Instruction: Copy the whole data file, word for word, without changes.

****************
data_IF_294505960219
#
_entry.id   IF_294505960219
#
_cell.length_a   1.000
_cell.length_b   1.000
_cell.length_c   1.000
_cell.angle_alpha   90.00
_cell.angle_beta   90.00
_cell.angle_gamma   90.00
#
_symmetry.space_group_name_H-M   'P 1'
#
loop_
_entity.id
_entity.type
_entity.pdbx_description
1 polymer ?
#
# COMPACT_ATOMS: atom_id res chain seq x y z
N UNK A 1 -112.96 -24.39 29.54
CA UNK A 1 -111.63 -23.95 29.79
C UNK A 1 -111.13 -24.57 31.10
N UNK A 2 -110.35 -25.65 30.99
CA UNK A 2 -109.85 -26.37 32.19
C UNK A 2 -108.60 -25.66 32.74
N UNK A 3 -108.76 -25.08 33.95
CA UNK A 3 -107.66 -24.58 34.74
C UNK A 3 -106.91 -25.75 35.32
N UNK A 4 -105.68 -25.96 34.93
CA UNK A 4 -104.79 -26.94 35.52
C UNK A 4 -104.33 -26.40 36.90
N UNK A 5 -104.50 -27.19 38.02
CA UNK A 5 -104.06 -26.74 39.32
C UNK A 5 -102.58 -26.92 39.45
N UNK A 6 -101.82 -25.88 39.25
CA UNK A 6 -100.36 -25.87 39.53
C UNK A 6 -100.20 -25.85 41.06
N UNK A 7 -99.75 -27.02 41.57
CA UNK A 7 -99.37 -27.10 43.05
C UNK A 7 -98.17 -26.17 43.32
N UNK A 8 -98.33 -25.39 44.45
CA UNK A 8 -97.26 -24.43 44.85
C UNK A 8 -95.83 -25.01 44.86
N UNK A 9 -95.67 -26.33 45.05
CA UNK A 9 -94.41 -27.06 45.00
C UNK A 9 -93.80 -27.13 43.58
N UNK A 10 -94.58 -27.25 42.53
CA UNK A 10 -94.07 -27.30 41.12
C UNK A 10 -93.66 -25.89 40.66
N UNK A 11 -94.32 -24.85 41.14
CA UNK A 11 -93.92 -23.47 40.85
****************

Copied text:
data_IF_294505960219
#
_entry.id   IF_294505960219
#
_cell.length_a   1.000
_cell.length_b   1.000
_cell.length_c   1.000
_cell.angle_alpha   90.00
_cell.angle_beta   90.00
_cell.angle_gamma   90.00
#
_symmetry.space_group_name_H-M   'P 1'
#
loop_
_entity.id
_entity.type
_entity.pdbx_description
1 polymer ?
#
# COMPACT_ATOMS: atom_id res chain seq x y z
N UNK A 1 -112.96 -24.39 29.54
CA UNK A 1 -111.63 -23.95 29.79
C UNK A 1 -111.13 -24.57 31.10
N UNK A 2 -110.35 -25.65 30.99
CA UNK A 2 -109.85 -26.37 32.19
C UNK A 2 -108.60 -25.66 32.74
N UNK A 3 -108.76 -25.08 33.95
CA UNK A 3 -107.66 -24.58 34.74
C UNK A 3 -106.91 -25.75 35.32
N UNK A 4 -105.68 -25.96 34.93
CA UNK A 4 -104.79 -26.94 35.52
C UNK A 4 -104.33 -26.40 36.90
N UNK A 5 -104.50 -27.19 38.02
CA UNK A 5 -104.06 -26.74 39.32
C UNK A 5 -102.58 -26.92 39.45
N UNK A 6 -101.82 -25.88 39.25
CA UNK A 6 -100.36 -25.87 39.53
C UNK A 6 -100.20 -25.85 41.06
N UNK A 7 -99.75 -27.02 41.57
CA UNK A 7 -99.37 -27.10 43.05
C UNK A 7 -98.17 -26.17 43.32
N UNK A 8 -98.33 -25.39 44.45
CA UNK A 8 -97.26 -24.43 44.85
C UNK A 8 -95.83 -25.01 44.86
N UNK A 9 -95.67 -26.33 45.05
CA UNK A 9 -94.41 -27.06 45.00
C UNK A 9 -93.80 -27.13 43.58
N UNK A 10 -94.58 -27.25 42.53
CA UNK A 10 -94.07 -27.30 41.12
C UNK A 10 -93.66 -25.89 40.66
N UNK A 11 -94.32 -24.85 41.14
CA UNK A 11 -93.92 -23.47 40.85